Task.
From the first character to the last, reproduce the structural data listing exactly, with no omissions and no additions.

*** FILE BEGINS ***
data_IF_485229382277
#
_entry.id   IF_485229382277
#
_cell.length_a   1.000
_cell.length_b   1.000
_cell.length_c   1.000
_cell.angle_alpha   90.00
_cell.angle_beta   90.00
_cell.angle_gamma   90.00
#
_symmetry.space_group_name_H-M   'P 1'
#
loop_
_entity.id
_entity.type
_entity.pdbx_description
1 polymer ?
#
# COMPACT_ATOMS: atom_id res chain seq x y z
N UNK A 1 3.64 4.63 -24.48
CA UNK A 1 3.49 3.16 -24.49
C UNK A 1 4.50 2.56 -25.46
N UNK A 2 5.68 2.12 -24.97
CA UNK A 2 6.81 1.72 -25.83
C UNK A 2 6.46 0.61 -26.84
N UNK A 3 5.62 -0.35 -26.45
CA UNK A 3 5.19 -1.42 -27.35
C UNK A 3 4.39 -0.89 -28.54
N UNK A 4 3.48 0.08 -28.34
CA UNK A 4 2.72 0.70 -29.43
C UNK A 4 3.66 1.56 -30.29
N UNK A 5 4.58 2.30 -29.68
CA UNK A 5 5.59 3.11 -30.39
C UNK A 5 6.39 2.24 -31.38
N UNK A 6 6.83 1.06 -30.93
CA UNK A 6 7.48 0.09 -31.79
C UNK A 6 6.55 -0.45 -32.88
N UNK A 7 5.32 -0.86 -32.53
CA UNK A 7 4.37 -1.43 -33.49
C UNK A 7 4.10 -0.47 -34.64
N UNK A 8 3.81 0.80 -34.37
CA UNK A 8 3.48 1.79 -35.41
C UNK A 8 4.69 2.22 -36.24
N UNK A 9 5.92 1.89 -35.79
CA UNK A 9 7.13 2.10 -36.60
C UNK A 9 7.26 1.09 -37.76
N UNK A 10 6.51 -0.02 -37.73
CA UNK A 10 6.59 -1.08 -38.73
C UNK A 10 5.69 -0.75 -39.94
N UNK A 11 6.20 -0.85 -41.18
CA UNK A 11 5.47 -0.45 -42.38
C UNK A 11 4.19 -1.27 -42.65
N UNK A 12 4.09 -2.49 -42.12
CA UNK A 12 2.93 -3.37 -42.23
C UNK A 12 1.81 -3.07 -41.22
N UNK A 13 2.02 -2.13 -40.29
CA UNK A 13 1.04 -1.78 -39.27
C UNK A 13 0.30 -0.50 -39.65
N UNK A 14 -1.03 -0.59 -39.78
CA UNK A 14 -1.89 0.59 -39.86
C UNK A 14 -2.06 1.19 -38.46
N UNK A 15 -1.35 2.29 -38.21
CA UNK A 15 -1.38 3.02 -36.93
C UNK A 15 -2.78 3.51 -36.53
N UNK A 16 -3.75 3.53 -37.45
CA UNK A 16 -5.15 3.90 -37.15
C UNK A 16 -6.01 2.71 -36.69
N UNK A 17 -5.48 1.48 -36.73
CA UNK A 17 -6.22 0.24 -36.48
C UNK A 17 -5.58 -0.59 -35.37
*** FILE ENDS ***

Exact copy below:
data_IF_485229382277
#
_entry.id   IF_485229382277
#
_cell.length_a   1.000
_cell.length_b   1.000
_cell.length_c   1.000
_cell.angle_alpha   90.00
_cell.angle_beta   90.00
_cell.angle_gamma   90.00
#
_symmetry.space_group_name_H-M   'P 1'
#
loop_
_entity.id
_entity.type
_entity.pdbx_description
1 polymer ?
#
# COMPACT_ATOMS: atom_id res chain seq x y z
N UNK A 1 3.64 4.63 -24.48
CA UNK A 1 3.49 3.16 -24.49
C UNK A 1 4.50 2.56 -25.46
N UNK A 2 5.68 2.12 -24.97
CA UNK A 2 6.81 1.72 -25.83
C UNK A 2 6.46 0.61 -26.84
N UNK A 3 5.62 -0.35 -26.45
CA UNK A 3 5.19 -1.42 -27.35
C UNK A 3 4.39 -0.89 -28.54
N UNK A 4 3.48 0.08 -28.34
CA UNK A 4 2.72 0.70 -29.43
C UNK A 4 3.66 1.56 -30.29
N UNK A 5 4.58 2.30 -29.68
CA UNK A 5 5.59 3.11 -30.39
C UNK A 5 6.39 2.24 -31.38
N UNK A 6 6.83 1.06 -30.93
CA UNK A 6 7.48 0.09 -31.79
C UNK A 6 6.55 -0.45 -32.88
N UNK A 7 5.32 -0.86 -32.53
CA UNK A 7 4.37 -1.43 -33.49
C UNK A 7 4.10 -0.47 -34.64
N UNK A 8 3.81 0.80 -34.37
CA UNK A 8 3.48 1.79 -35.41
C UNK A 8 4.69 2.22 -36.24
N UNK A 9 5.92 1.89 -35.79
CA UNK A 9 7.13 2.10 -36.60
C UNK A 9 7.26 1.09 -37.76
N UNK A 10 6.51 -0.02 -37.73
CA UNK A 10 6.59 -1.08 -38.73
C UNK A 10 5.69 -0.75 -39.94
N UNK A 11 6.20 -0.85 -41.18
CA UNK A 11 5.47 -0.45 -42.38
C UNK A 11 4.19 -1.27 -42.65
N UNK A 12 4.09 -2.49 -42.12
CA UNK A 12 2.93 -3.37 -42.23
C UNK A 12 1.81 -3.07 -41.22
N UNK A 13 2.02 -2.13 -40.29
CA UNK A 13 1.04 -1.78 -39.27
C UNK A 13 0.30 -0.50 -39.65
N UNK A 14 -1.03 -0.59 -39.78
CA UNK A 14 -1.89 0.59 -39.86
C UNK A 14 -2.06 1.19 -38.46
N UNK A 15 -1.35 2.29 -38.21
CA UNK A 15 -1.38 3.02 -36.93
C UNK A 15 -2.78 3.51 -36.53
N UNK A 16 -3.75 3.53 -37.45
CA UNK A 16 -5.15 3.90 -37.15
C UNK A 16 -6.01 2.71 -36.69
N UNK A 17 -5.48 1.48 -36.73
CA UNK A 17 -6.22 0.24 -36.48
C UNK A 17 -5.58 -0.59 -35.37